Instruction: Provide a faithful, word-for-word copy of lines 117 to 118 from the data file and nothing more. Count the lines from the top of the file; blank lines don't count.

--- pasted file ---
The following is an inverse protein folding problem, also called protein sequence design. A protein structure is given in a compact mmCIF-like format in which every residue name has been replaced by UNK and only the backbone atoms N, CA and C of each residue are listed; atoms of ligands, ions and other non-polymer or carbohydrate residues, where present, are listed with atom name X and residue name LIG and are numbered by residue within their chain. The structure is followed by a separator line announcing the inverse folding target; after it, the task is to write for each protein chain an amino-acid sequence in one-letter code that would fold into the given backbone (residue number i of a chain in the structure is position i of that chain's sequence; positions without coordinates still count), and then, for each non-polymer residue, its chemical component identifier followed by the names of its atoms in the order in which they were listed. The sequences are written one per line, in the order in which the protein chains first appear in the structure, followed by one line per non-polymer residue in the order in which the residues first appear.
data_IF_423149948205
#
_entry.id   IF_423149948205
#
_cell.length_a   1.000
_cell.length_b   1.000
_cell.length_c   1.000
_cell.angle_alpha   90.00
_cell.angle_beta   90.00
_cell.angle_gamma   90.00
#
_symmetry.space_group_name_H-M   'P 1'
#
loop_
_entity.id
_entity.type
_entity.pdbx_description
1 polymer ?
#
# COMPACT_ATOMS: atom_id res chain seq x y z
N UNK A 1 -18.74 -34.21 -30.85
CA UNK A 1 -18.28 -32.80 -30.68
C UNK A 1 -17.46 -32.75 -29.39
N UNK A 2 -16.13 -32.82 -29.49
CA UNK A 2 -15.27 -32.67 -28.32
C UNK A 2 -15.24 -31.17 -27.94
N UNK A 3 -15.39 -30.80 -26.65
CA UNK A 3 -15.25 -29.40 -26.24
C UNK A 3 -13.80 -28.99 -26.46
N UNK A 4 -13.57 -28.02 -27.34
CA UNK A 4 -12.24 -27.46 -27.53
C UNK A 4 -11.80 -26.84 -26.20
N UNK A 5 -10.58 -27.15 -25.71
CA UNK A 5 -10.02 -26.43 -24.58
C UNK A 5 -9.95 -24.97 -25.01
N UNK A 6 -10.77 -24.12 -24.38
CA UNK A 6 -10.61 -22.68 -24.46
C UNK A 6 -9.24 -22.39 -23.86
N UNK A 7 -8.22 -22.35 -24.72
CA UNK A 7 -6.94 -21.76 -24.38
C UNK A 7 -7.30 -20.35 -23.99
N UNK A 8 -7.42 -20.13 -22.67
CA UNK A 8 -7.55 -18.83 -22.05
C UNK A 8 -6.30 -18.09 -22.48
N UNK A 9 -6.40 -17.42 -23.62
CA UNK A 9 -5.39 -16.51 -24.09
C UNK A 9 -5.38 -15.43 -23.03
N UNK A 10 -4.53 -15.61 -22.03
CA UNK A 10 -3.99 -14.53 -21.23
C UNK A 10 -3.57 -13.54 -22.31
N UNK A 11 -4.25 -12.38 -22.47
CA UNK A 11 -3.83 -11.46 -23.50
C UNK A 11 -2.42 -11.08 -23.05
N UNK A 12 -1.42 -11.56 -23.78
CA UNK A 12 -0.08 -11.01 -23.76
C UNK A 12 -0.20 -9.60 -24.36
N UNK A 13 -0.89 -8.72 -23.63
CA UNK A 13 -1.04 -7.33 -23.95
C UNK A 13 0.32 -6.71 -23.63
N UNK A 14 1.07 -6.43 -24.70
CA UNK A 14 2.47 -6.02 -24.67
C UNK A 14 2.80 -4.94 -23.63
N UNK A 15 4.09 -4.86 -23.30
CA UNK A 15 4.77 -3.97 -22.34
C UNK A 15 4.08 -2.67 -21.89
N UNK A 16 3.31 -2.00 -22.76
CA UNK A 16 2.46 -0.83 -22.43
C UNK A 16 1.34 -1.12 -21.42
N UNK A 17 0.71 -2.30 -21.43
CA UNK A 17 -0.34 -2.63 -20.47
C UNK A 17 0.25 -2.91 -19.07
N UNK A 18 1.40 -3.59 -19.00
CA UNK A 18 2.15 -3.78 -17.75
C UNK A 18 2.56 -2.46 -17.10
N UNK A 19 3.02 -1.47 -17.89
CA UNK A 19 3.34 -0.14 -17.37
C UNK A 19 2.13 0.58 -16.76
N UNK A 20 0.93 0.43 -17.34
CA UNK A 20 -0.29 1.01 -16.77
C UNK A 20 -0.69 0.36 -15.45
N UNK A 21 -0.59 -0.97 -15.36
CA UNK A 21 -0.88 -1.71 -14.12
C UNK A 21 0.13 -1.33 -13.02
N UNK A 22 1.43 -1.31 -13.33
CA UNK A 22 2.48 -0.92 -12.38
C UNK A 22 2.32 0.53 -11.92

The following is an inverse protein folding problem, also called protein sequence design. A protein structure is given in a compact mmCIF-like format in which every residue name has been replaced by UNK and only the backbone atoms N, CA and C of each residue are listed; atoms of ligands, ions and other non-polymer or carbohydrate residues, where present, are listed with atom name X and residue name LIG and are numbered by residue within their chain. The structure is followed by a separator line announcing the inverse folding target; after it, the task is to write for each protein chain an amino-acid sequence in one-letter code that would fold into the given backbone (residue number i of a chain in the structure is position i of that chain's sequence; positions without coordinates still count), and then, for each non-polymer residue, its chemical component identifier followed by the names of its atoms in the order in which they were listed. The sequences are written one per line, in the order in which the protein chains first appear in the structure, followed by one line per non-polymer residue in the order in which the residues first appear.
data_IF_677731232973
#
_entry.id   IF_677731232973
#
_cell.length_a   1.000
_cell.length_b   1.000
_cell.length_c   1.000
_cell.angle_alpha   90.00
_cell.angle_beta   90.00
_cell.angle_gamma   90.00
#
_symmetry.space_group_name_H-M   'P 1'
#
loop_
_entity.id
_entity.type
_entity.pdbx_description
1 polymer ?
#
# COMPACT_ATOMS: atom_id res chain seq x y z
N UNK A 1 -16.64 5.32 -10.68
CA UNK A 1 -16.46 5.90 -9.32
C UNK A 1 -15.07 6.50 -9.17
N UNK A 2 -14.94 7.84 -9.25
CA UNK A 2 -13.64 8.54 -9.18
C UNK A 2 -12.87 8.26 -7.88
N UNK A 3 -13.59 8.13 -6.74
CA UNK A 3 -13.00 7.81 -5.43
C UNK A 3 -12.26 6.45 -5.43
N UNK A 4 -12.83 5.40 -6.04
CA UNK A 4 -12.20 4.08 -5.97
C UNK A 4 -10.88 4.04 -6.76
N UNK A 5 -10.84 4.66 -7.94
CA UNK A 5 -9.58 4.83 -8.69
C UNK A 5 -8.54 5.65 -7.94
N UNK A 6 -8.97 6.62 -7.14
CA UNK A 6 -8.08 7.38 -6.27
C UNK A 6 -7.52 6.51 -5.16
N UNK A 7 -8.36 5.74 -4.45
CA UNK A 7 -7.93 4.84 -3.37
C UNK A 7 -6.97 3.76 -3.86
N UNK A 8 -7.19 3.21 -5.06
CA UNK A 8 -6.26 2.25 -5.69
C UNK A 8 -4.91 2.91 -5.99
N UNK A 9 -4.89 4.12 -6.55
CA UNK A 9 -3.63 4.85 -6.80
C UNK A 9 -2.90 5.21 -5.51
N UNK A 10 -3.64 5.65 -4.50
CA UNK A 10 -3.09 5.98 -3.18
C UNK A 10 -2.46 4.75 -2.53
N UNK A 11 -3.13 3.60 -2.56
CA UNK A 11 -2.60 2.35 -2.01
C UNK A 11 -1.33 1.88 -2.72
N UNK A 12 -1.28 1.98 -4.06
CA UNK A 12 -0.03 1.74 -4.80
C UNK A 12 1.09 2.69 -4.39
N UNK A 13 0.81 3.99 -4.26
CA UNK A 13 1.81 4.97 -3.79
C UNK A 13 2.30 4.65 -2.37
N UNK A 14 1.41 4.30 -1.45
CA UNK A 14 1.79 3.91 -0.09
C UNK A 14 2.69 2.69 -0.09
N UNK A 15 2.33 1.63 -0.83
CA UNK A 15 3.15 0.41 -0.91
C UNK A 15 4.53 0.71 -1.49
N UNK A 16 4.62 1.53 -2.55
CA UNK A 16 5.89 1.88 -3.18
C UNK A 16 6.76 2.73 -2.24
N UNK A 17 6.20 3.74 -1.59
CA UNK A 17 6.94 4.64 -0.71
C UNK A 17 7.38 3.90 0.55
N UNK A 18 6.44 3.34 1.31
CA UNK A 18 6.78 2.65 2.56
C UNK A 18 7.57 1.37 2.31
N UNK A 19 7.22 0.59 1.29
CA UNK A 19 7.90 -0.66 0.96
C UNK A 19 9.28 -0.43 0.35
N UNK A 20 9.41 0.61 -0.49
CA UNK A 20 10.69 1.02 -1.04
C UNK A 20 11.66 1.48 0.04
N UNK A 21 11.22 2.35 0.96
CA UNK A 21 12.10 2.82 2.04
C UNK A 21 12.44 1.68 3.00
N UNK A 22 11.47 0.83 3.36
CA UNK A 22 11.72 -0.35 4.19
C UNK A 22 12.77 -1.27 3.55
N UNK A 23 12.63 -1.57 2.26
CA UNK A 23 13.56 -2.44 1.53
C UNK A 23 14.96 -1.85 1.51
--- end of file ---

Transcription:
C UNK A 3 -12.26 6.45 -5.43
N UNK A 4 -12.83 5.40 -6.04